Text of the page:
Opinions sought on using clear plastic cover for tomato cages

Hi, I am new to gardening. I just ordered some tomato plants. I plan to grow the plants in pots. I plan to use concrete reinforced wire mesh for the cages. But I have squirrels mice and birds who will be interested in these plants. The squirrels ate my spring bulbs! So I was thinking about covering the mesh cages with clear plastic painter's drop cloths. I don't want to buy the tomato teepee. What do you think about my plans? Thanks in advance for your feedback. :)
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On Fri, 16 Apr 2004 16:51:08 GMT, "Newbee"

I think that will cook your plants in hot weather.
I've never had squirrels or mice or birds bother my tomatoes in any way.
Maybe I've just been lucky: but I've grown tomatoes for the better part of 30 years, in four locations, and no critters have ever bothered them.
BTW, tomatoes are LARGE plants - many varieties are anyway. I hope the pots are very large, very large indeed.
The last time I tried growing a full-size tomato plant in a pot, we eventually had to transplant it into a 22-gallon Rubbermaid storage container and even that wasn't really large enough.
Pat
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snipped-for-privacy@spam.com writes:

I wouldn't do it! I use large, clear, commercial garbage bags over my large tomato cages as protection from really chilly nights but must be diligent about getting them off before the sun has been up very long. Properly put on, they would cause the tomato plants damage.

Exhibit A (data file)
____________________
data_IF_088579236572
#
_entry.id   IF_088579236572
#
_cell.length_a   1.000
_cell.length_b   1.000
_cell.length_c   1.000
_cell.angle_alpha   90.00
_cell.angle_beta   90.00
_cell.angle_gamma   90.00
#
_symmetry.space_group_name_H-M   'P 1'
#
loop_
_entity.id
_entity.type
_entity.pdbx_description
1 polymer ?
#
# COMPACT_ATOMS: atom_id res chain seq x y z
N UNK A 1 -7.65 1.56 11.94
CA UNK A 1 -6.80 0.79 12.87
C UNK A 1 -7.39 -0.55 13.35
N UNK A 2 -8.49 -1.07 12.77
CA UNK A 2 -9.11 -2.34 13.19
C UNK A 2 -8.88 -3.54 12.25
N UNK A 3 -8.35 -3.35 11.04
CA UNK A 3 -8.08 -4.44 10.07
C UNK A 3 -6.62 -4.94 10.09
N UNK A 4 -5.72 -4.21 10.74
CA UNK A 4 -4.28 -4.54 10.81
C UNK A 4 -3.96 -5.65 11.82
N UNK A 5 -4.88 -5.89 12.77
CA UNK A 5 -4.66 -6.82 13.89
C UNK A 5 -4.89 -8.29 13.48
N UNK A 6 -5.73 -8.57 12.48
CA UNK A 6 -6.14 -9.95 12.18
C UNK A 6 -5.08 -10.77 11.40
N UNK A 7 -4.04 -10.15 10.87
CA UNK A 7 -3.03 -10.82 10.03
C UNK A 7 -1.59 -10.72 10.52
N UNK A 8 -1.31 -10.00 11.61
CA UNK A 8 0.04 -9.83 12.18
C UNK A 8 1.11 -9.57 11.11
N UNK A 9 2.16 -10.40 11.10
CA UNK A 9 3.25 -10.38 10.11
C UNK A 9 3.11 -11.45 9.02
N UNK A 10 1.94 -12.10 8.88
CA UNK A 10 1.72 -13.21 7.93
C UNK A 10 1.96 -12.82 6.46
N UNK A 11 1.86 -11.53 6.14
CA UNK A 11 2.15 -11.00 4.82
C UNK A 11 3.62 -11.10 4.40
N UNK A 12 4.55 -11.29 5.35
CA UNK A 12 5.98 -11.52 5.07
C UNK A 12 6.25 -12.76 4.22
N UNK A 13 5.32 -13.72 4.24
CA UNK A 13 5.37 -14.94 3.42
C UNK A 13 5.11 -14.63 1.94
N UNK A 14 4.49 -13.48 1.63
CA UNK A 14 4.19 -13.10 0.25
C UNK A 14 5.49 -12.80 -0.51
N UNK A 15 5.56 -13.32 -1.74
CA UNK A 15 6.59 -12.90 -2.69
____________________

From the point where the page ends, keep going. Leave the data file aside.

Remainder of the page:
*And* plastic will not keep the critters out if they want to get in. Plastic seems to be a squirrel's appetizer around here. There should be no problem with mice, the birds shouldn't bother them if there is water around, and the squirrels will get them anyway if they want them. There has often been an overabundance of squirrels in my yard and only once has a tomato ever been taken of the many thousands of tomatoes grown here. The young apricots this year are another matter . . . finally figured out why there are very few apricots on my tree!
If you really want some critter protection, you can always make over-cages of the smaller mesh chicken wire, but you'd probably being going to unnecessary trouble and expense.
Glenna
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I would not recommend plastic. We have found that when squirrels eat tomatoes it is for the moisture content. We keep a bird/squirrel waterer going and have had no problems since.
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